Prussian

It was one of those warm November days, with cerulean skies and icy crimson squashes, when I walked over to her house. I’d picked a bunch of purple azaleas for her. She didn’t get holidays as often as the other actors, mainly because whatever fraction of London’s population came to the Theatre Royal for its dramas, came only because they loved her. Not that I could ever blame them, me being guilty of having done the same.

I knocked upon that wooden door after a month of being absent and out of contact. Guilt had brought me back, to apologize and make amends. Nobody answered. I tried pushing it open and, after a bit of struggle, it gave way.

The room was dark and smelled sharply of alcohol. The curtains were drawn and fluttered lightly in the breeze. There was not a sound. I ventured towards the bedroom she shared with her mother. The glass bottle of whiskey had left dark ring marks on the wooden stool, but what I saw next nearly stopped my heart. A round plastic container, opened, and tiny, spherical white pills spilled onto the surface – prussic acid.

And then my eyes went to the bed. It was like my muscles had lost movement, like my skeleton had collapsed. Her peach dress clung to her legs, the sleeves constricting her arms so they looked blanched. Her clothes were soaked and muddy. I rushed over to her and pulled her into my arms, calling her name over and over. She wouldn’t breathe. Her body was marble cold. The flowers I brought scattered on the floor, vivid against the dark shadows around me.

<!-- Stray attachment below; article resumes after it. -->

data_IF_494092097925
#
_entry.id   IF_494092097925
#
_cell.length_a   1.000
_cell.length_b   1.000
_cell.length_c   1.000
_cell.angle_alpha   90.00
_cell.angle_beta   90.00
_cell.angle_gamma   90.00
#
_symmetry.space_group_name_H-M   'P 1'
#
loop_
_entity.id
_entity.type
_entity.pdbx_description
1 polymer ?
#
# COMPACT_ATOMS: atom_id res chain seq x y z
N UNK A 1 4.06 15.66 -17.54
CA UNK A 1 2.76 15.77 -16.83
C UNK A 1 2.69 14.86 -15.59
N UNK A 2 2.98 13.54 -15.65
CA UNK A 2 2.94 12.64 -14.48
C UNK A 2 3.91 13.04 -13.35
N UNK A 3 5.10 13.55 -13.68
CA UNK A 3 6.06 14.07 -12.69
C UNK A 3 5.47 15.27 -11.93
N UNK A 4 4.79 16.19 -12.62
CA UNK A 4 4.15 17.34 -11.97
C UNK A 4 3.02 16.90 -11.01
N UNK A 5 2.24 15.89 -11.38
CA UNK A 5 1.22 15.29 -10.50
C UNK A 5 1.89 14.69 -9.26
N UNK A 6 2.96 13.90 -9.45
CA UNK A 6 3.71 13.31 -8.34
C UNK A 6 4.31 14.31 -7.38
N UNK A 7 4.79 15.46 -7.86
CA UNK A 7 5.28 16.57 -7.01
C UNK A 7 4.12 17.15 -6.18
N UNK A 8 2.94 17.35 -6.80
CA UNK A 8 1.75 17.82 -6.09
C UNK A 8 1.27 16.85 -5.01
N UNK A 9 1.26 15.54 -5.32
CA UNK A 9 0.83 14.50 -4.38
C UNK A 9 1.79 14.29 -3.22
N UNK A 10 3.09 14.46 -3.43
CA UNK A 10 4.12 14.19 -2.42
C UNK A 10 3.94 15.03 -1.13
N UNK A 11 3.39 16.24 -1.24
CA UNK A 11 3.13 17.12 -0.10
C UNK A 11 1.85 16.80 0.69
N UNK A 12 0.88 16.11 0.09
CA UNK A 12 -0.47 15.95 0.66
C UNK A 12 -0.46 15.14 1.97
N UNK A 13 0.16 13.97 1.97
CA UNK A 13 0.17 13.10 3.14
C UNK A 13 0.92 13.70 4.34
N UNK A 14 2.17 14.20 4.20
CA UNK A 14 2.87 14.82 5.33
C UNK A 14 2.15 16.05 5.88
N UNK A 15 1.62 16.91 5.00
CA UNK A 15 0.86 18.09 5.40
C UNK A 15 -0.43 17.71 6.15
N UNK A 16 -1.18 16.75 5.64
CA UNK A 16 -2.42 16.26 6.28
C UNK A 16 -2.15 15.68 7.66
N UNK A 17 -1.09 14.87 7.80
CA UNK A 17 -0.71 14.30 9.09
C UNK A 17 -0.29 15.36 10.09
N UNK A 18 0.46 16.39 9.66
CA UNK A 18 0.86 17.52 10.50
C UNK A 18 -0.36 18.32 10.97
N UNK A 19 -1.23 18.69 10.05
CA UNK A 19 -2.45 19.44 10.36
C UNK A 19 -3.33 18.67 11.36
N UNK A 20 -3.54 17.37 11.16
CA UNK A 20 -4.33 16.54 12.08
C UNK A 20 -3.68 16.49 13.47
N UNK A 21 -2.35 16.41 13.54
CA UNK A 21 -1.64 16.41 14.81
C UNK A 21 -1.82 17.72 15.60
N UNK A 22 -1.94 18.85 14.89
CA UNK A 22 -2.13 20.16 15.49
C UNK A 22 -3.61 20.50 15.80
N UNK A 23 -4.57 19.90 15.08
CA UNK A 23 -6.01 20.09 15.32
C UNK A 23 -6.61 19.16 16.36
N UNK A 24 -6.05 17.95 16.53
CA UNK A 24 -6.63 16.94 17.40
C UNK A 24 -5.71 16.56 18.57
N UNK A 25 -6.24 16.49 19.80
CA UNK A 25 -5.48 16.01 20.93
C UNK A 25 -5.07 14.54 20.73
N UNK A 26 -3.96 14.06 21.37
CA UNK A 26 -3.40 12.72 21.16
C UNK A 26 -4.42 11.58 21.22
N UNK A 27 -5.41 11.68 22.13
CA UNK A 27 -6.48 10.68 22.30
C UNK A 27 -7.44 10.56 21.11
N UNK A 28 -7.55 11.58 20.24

An animal-like cry erupted from within me and I wept. I knew her death was my doing. No amount of kisses would bring her to life. No promises of forevers would revive her. No number of apologies would forgive me for my sin.

I didn’t know how long I sat there, holding the corpse of the girl I loved close to my heart. Behind me, at the door, standing in quiet rage, was James Vane.

“When is she Sibyl Vane?”

“Never.”

*

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